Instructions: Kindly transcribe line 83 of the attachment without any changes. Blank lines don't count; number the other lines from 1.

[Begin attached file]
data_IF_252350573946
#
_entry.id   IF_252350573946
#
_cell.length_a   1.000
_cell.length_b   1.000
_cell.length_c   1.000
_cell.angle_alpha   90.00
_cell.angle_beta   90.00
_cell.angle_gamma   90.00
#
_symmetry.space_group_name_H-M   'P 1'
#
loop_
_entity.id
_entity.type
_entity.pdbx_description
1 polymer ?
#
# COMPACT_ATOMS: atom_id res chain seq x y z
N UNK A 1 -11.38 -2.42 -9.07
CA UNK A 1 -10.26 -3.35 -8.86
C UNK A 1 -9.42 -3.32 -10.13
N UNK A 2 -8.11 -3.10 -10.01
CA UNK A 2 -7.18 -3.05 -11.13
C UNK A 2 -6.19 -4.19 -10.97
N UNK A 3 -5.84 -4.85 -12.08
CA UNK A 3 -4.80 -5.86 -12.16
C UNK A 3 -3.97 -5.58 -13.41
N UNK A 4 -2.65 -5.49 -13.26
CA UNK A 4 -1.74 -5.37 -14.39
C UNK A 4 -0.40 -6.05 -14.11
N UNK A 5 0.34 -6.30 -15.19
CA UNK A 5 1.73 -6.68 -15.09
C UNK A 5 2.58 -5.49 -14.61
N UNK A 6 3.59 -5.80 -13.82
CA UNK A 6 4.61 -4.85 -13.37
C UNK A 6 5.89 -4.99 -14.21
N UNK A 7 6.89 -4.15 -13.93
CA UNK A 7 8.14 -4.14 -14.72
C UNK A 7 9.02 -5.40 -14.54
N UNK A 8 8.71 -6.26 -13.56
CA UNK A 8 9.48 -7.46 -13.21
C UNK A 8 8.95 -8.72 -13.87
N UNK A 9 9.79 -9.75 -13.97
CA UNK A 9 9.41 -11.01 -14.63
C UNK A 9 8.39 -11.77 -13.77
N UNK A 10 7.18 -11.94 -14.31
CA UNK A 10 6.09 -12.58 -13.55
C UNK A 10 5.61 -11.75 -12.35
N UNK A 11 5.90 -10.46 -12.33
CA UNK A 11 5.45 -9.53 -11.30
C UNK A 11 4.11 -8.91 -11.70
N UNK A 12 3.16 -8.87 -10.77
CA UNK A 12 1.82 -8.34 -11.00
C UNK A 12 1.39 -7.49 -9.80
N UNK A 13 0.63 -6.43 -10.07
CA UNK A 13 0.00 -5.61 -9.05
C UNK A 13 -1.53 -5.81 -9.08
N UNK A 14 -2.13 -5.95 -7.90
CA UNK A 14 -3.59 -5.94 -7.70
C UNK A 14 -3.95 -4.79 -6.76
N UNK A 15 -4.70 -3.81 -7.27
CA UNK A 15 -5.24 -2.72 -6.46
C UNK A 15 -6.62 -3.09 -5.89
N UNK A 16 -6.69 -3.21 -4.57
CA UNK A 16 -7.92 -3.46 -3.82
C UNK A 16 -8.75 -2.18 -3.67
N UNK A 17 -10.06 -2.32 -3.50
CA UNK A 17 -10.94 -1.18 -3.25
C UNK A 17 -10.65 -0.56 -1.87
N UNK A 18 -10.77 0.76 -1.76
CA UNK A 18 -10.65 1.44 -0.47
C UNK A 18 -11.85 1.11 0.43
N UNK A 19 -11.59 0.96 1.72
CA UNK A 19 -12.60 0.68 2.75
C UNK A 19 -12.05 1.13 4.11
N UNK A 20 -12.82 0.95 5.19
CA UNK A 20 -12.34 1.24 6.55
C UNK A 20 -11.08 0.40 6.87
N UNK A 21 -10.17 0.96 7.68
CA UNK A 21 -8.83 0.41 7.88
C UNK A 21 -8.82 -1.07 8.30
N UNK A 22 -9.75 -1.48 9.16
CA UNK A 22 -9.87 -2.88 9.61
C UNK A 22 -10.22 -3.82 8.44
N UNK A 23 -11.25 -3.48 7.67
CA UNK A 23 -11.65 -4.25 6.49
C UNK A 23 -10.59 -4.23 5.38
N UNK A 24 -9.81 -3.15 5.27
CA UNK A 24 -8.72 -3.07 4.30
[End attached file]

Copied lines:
C UNK A 21 -8.82 -1.07 8.30